Researchers have estimated that around 65 percent of variation
in cancer rates between tissue types is related to the number of stem cell
divisions, explaining why cancer occurs more commonly in some parts of the body
researchers, reporting in Science, used data from the scientific literature on stem cell division
rates in 31 different tissue types. They then plotted the total number of stem
cell divisions against the lifetime risk of cancer in each particular tissue
type, revealing a strong correlation between the two.
cancers are caused by a combination of bad luck, the environment and heredity,
and we've created a model that may help quantify how much of these three
factors contribute to cancer development,' said study author Professor Bert Vogelstein from Johns Hopkins University School of Medicine.
longevity in people exposed to cancer-causing agents, such as tobacco, is often
attributed to their "good genes" but the truth is that most of them simply had
good luck,' he added.
However, some commentators have criticised the 'bad luck / good
luck' terminology used by the researchers and the media.
Writing on the Cancer Research UK Science Blog, Henry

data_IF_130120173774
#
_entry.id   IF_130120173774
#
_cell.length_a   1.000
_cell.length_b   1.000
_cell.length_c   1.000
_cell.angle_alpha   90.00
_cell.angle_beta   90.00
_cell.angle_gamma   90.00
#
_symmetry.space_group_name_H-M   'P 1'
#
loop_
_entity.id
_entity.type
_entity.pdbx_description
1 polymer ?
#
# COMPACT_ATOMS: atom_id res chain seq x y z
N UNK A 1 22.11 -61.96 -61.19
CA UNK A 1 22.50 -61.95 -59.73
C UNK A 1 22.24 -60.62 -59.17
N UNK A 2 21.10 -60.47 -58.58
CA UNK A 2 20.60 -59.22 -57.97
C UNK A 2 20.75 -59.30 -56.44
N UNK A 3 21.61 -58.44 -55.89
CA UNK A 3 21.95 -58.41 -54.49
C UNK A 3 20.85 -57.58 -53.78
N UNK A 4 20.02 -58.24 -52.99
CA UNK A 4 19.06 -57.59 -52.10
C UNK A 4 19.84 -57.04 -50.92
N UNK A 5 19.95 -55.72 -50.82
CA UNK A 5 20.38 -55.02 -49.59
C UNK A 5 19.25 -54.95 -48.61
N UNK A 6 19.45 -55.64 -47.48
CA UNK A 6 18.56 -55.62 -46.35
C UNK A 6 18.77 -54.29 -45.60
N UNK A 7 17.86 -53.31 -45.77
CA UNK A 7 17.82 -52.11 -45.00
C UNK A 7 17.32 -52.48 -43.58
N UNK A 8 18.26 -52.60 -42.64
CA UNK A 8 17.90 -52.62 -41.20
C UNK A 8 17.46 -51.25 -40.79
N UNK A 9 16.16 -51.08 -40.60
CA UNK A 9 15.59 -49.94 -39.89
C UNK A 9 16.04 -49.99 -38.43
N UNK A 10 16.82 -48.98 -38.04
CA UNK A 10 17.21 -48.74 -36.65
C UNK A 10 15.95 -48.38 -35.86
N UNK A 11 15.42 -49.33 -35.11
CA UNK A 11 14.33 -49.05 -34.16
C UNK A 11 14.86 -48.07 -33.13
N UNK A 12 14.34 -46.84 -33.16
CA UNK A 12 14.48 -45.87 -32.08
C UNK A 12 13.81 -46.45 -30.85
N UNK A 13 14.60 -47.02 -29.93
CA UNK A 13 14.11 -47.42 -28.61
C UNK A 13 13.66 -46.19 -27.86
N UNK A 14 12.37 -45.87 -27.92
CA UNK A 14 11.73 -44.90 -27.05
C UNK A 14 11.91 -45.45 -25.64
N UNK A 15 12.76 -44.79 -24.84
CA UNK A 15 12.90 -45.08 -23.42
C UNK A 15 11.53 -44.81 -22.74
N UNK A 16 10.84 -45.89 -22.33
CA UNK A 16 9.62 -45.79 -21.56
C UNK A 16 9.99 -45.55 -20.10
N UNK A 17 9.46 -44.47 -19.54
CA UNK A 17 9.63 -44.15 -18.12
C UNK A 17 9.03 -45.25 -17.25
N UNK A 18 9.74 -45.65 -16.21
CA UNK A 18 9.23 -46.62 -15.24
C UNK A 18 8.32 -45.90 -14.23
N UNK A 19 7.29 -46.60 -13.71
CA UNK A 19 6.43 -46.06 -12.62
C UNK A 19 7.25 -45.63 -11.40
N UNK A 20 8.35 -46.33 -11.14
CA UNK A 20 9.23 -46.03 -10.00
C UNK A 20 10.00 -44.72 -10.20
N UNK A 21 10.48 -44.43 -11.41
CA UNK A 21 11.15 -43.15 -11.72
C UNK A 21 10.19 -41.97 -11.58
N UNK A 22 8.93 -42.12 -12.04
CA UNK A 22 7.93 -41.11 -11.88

Scowcroft says: 'According to the researchers, the maths could explain two-thirds of the variation between different
He continues: 'The media coverage has inadvertently jumped
from talking about cancer rates in
different tissues to speculating about cancer
rates in the population.'
Scowcroft also notes that the research only
looked at tissue types for which solid data on stem cell divisions were available, leading to two notable exclusions - breast cancer and prostate cancer - and limiting what we can conclude from the findings.
Additionally, a feature on the NHS Choices website highlights that in the
authors' statistical analyses, the 65 percent figure was not particularly
robust, and the true estimate based on the researchers' data could lie anywhere
between 39 and 81 percent.
In an updated press statement, Professor Vogelstein and co-author Dr Cristian
Tomasetti defended their research findings against criticism that it suggests
that people cannot protect themselves from cancer.
doesn't mean that cancer research should be stalled in any way. Quite the
opposite - our research emphasizes the likelihood that more cancers will appear
in the future simply because aging increases the number of stem cell divisions.
Research on primary and secondary prevention, cancer treatment, and the biology
of the disease is more important than ever.'